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Friday, 28 September, 2001, 07:52 GMT 08:52 UK
Bid to end 'culture of secrecy'
Scottish Parliament committee
The bill would release data into the public domain
A bill to give people the legal right to access information held by public bodies has been published by the Scottish Executive.

Scottish Ministers said they wanted to end the "culture of secrecy" in public life and that the Freedom of Information Bill goes further than comparable English legislation at Westminster.

Campaigners for freedom of information legislation have generally welcomed the bill, but many have raised fears that it does not go far enough to make a significant difference.

The bill will create an independent Scottish Information Commissioner with powers to order disclosure of potentially sensitive material.

Justice Minister Jim Wallace has described the bill as one of his personal commitments.

Jim Wallace
Jim Wallace: Personal commitment
The Official Secrets Act is 90 years old and Mr Wallace has said a change in attitude is well overdue.

He will pilot the Freedom of Information Bill through the Scottish Parliament to place a duty on public bodies - the Scottish Executive, its agencies, local councils, the police and NHS Scotland among them - to open their files.

An information commissioner will be able to force reluctant bodies to comply, although there will be a narrow list of exemptions.

The exemptions will cover items like national security and campaigners are worried these may be drawn too widely.

There is also a concern that there is no compulsion on public bodies to keep records - so campaigners may find when they ask, there is no information to access.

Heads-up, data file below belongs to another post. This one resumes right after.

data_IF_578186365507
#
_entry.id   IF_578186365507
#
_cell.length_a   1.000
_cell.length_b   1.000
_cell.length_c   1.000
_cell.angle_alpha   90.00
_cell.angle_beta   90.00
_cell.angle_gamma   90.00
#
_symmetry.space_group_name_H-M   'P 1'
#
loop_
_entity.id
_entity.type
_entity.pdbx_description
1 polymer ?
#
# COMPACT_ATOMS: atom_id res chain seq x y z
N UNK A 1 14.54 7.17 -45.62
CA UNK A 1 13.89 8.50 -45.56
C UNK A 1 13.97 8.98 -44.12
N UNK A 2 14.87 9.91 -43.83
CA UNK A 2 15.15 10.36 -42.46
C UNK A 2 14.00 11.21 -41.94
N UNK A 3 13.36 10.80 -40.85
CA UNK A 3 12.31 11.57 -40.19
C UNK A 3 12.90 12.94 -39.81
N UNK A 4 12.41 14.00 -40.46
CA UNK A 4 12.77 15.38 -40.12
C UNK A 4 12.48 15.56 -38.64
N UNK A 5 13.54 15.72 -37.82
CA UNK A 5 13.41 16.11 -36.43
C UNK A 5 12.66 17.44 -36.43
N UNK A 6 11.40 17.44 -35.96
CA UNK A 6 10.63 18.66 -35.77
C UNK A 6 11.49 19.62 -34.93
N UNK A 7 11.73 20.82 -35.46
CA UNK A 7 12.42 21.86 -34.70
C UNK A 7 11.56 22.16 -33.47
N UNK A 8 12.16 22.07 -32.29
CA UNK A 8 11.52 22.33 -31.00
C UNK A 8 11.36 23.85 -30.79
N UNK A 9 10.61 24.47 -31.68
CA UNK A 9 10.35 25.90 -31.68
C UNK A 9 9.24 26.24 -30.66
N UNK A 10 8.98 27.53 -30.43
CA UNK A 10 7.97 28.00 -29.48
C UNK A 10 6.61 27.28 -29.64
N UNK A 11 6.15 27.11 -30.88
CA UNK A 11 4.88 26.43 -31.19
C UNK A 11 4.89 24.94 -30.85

Sensitive information

Campaigners also said public bodies may argue that it would cost too much to disclose certain information.

Mr Wallace, who has been campaigning for freedom of information since he became a member of parliament 18 years ago, insists the bill will ensure better scrutiny of the working of government and the public sector.

He said: "All freedom of information legislation must find a balance between providing a right of access to information while recognising the need to protect rightfully sensitive information. I believe that this bill achieves the right balance."

"This bill will ensure increased openness and better scrutiny of the working of government and the public sector.

"It will support better government and in doing so, lead to an increased public confidence in the decisions taken that affect our daily lives."


A Freedom of Information Bill merely defines what information the executive can withhold from the public. In reality it is a Restriction of Information Bill.

Lord James Douglas-Hamilton MSP, Scots Tory justice spokesman

Lord James Douglas-Hamilton MSP, Scots Tory Justice Spokesman said: "The executive needs to answer one simple question - what information are they currently withholding that these proposals would bring into the public domain?

"And if they are withholding information why are they withholding it?

"A Freedom of Information Bill merely defines what information the executive can withhold from the public. In reality it is a Restriction of Information Bill.

"The Executive really does have to clarify exactly what it is, and why, in their view, there is a need for it."

Key elements of the bill include:

  • A general legal right of access to information.

  • Coverage of Scottish public authorities, including local authorities, schools, NHS Scotland and the police, as well as Scottish Executive departments and agencies.

  • A "harm test" of "substantial prejudice" to withhold information.

  • A requirement on public authorities to consider the public interest in disclosing information.

  • A narrowly drawn set of exemptions to protect sensitive information

  • An independent Scottish Information Commissioner to promote and enforce the legislation, with powers to order disclosure of information.

    It is hoped the bill will receive Royal Assent by Spring 2002.

  • See also:

    03 Jan 01 | Scotland
    Call for stronger freedom law
    26 Nov 99 | Scotland
    Bill to end 'culture of secrecy'
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